Best Practices for Community Clean-Up

By Andy Steggles posted May 24, 2013 01:23 PM


There is a lot of information available around the topic of launching private communities--best practices, tips, and implementation guides. Lately,  I've been reviewing quite a few clients’ private community sites, all of which have a ton of older content and/or inactive communities, and it occurred to me that there aren't a lot of resources available about “spring cleaning” established communities. With that in mind, I thought I’d share a few of my best practices with regards to managing community content and communities on an ongoing basis so your community doesn't become a ghost town of old content and inactive groups.

  1. Member Created Communities: When you launch your private community platform, determine whether or not you want to allow members to create their own communities.  While at first, it may seem like a no-brainer to allow your members to create their own communities, remember that every additional community a member creates can potentially dilute the value of one or more of your core communities. For this reason, I recommend switching this feature off initially because when you launch your community platform you want all eyes focused on your core communities.
  2. Force Ownership: If at some point you decide to switch the member-created community capability on, make community creation more than a one-time thing. Rather than allowing members to just create communities at-will, consider having them “apply” to create a community, stipulating that all requests will be put  through a review process to ensure the proposed community doesn't overlap with an existing community. Further state that if the community is approved, the creator will "own" the community and be responsible for its ongoing success as outlined in your Terms and Conditions (T&Cs).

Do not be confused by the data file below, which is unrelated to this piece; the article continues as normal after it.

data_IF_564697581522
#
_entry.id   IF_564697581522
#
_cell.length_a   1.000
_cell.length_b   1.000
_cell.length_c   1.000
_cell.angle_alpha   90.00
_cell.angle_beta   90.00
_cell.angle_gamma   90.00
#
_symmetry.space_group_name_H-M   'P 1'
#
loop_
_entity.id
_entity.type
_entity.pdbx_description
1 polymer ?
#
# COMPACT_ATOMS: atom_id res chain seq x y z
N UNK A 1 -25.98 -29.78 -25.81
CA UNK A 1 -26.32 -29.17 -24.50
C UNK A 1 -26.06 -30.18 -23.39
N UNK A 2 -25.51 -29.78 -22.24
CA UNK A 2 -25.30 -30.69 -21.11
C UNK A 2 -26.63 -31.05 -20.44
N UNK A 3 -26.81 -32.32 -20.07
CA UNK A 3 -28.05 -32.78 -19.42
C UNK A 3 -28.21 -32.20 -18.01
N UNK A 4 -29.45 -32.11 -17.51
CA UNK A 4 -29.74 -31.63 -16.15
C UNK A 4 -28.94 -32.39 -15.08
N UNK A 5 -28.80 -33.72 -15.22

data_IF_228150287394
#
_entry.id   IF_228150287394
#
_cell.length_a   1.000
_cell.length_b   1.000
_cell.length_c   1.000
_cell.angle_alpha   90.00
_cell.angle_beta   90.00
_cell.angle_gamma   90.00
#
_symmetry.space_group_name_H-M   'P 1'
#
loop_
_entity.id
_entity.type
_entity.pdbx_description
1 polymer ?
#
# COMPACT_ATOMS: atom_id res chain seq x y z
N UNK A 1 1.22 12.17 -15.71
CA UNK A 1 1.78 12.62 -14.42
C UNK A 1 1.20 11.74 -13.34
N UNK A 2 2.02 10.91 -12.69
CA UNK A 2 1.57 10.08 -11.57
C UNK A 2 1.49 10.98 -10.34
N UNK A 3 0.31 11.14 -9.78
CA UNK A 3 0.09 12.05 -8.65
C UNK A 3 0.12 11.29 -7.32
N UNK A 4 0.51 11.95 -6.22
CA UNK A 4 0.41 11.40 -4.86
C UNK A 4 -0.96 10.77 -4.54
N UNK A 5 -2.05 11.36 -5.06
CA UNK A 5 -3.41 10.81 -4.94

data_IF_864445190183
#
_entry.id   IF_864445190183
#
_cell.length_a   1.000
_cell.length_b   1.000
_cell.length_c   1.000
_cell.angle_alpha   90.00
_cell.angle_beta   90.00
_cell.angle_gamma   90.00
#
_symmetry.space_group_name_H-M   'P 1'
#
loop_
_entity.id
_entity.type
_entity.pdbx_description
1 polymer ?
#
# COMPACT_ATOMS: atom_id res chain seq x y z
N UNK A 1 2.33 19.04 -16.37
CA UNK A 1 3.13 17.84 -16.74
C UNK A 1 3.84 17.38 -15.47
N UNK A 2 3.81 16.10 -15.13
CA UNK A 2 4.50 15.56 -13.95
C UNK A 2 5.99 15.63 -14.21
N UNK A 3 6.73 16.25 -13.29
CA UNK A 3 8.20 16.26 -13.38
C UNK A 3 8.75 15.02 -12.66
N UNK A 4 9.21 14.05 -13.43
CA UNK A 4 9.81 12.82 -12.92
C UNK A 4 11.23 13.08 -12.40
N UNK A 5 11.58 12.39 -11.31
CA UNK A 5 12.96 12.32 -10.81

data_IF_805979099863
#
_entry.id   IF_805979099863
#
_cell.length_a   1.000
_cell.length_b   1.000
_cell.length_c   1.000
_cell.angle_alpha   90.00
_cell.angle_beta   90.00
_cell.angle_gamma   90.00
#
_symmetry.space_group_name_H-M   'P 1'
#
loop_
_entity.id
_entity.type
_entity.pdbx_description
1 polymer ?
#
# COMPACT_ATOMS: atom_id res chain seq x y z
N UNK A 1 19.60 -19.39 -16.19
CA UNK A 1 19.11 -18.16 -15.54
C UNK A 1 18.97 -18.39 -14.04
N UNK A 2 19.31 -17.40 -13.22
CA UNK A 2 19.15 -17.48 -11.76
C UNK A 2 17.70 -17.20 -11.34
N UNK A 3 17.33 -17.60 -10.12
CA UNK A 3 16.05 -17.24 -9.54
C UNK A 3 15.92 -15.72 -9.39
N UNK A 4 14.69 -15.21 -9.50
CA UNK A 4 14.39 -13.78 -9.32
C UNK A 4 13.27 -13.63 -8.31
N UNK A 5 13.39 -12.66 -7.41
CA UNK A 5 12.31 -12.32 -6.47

3. Define Success: In your T&Cs, include a “Community Creation and Retention Policy” where you specify that any community which has been inactive (no discussions, library entries, calendar entries, etc.) for a period of x months (I recommend three) or longer will be deleted on a periodic basis. Stipulate that member-created communities will be subject to prior approval and, upon approval, the creator is agreeing to take responsibility for the community’s activity in accordance with these terms.
  4. Monthly Clean-up: Once a month, take a critical look at your communities and their levels of engagement. If you’re not getting the traction you want in a specific community, consider your options.  If you think you can revive a previously thriving community, take the necessary steps to do so. For those communities which you determine to be no longer viable, you have a few choices.
    • Delete. You can simply delete the community and its contents. For truly inactive communities, it’s likely nobody will notice or miss them once they’re gone.
    • Archive. If you have what you think is valuable content in the community you’re about to get rid of, consider moving its contents to a different, more active community.  For example, you might want to move the respective library and/or discussion group content into your “Open Forum” community.  Another example is if you had a community for an old event such as the “2010 Annual Conference.” Perhaps create a community called “Archive of Events” and set the permissions so nobody can join the community and add new content, but members and/or attendees of those past events can view and search the archived content. If you move all content from multiple events into a single archive like this, ensure the files and discussions are set up in a logical structure so it will be easy for users to browse through different events, tracks and sessions for each year.
  5. SEO - Leverage the Search Engines: There is an opportunity to leverage old content with the search engines.  If the content is not sensitive in nature, consider moving that content to a different “Archive” area which would be read-only and set to be publicly visible. This way nobody can contribute new content or discussions but anyone--including the search engines--can view it.  This could potentially drive a lot of new traffic to your site, which you would then hopefully be able to convert to new members. If you are going to use a strategy like this for a closed, members-only community, make sure your T&Cs includes a statement that any content may, at some point, be accessible to the public.